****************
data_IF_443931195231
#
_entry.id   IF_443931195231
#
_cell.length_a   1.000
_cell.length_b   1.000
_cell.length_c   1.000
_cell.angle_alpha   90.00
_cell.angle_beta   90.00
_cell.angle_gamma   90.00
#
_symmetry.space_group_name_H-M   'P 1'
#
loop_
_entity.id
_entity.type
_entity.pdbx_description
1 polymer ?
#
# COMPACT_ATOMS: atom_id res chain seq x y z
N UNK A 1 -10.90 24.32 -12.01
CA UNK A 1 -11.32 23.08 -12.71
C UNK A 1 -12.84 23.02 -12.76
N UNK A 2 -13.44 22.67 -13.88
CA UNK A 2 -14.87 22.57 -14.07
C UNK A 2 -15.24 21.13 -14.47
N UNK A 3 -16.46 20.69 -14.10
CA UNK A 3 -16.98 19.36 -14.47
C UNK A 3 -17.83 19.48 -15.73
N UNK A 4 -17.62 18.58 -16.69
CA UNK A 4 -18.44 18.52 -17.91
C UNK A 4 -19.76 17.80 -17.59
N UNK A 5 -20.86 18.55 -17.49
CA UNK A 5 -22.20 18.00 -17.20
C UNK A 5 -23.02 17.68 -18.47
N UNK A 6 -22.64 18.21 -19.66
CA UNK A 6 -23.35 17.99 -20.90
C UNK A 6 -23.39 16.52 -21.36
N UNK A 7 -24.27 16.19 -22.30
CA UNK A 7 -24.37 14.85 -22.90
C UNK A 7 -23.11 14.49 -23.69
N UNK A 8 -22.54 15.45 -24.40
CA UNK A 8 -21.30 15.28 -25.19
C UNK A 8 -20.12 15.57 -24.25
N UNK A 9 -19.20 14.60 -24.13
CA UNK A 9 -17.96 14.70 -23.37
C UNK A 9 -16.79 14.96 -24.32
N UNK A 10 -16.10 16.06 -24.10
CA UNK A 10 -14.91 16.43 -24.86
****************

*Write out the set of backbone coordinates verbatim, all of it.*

data_IF_443931195231
#
_entry.id   IF_443931195231
#
_cell.length_a   1.000
_cell.length_b   1.000
_cell.length_c   1.000
_cell.angle_alpha   90.00
_cell.angle_beta   90.00
_cell.angle_gamma   90.00
#
_symmetry.space_group_name_H-M   'P 1'
#
loop_
_entity.id
_entity.type
_entity.pdbx_description
1 polymer ?
#
# COMPACT_ATOMS: atom_id res chain seq x y z
N UNK A 1 -10.90 24.32 -12.01
CA UNK A 1 -11.32 23.08 -12.71
C UNK A 1 -12.84 23.02 -12.76
N UNK A 2 -13.44 22.67 -13.88
CA UNK A 2 -14.87 22.57 -14.07
C UNK A 2 -15.24 21.13 -14.47
N UNK A 3 -16.46 20.69 -14.10
CA UNK A 3 -16.98 19.36 -14.47
C UNK A 3 -17.83 19.48 -15.73
N UNK A 4 -17.62 18.58 -16.69
CA UNK A 4 -18.44 18.52 -17.91
C UNK A 4 -19.76 17.80 -17.59
N UNK A 5 -20.86 18.55 -17.49
CA UNK A 5 -22.20 18.00 -17.20
C UNK A 5 -23.02 17.68 -18.47
N UNK A 6 -22.64 18.21 -19.66
CA UNK A 6 -23.35 17.99 -20.90
C UNK A 6 -23.39 16.52 -21.36
N UNK A 7 -24.27 16.19 -22.30
CA UNK A 7 -24.37 14.85 -22.90
C UNK A 7 -23.11 14.49 -23.69
N UNK A 8 -22.54 15.45 -24.40
CA UNK A 8 -21.30 15.28 -25.19
C UNK A 8 -20.12 15.57 -24.25
N UNK A 9 -19.20 14.60 -24.13
CA UNK A 9 -17.96 14.70 -23.37
C UNK A 9 -16.79 14.96 -24.32
N UNK A 10 -16.10 16.06 -24.10
CA UNK A 10 -14.91 16.43 -24.86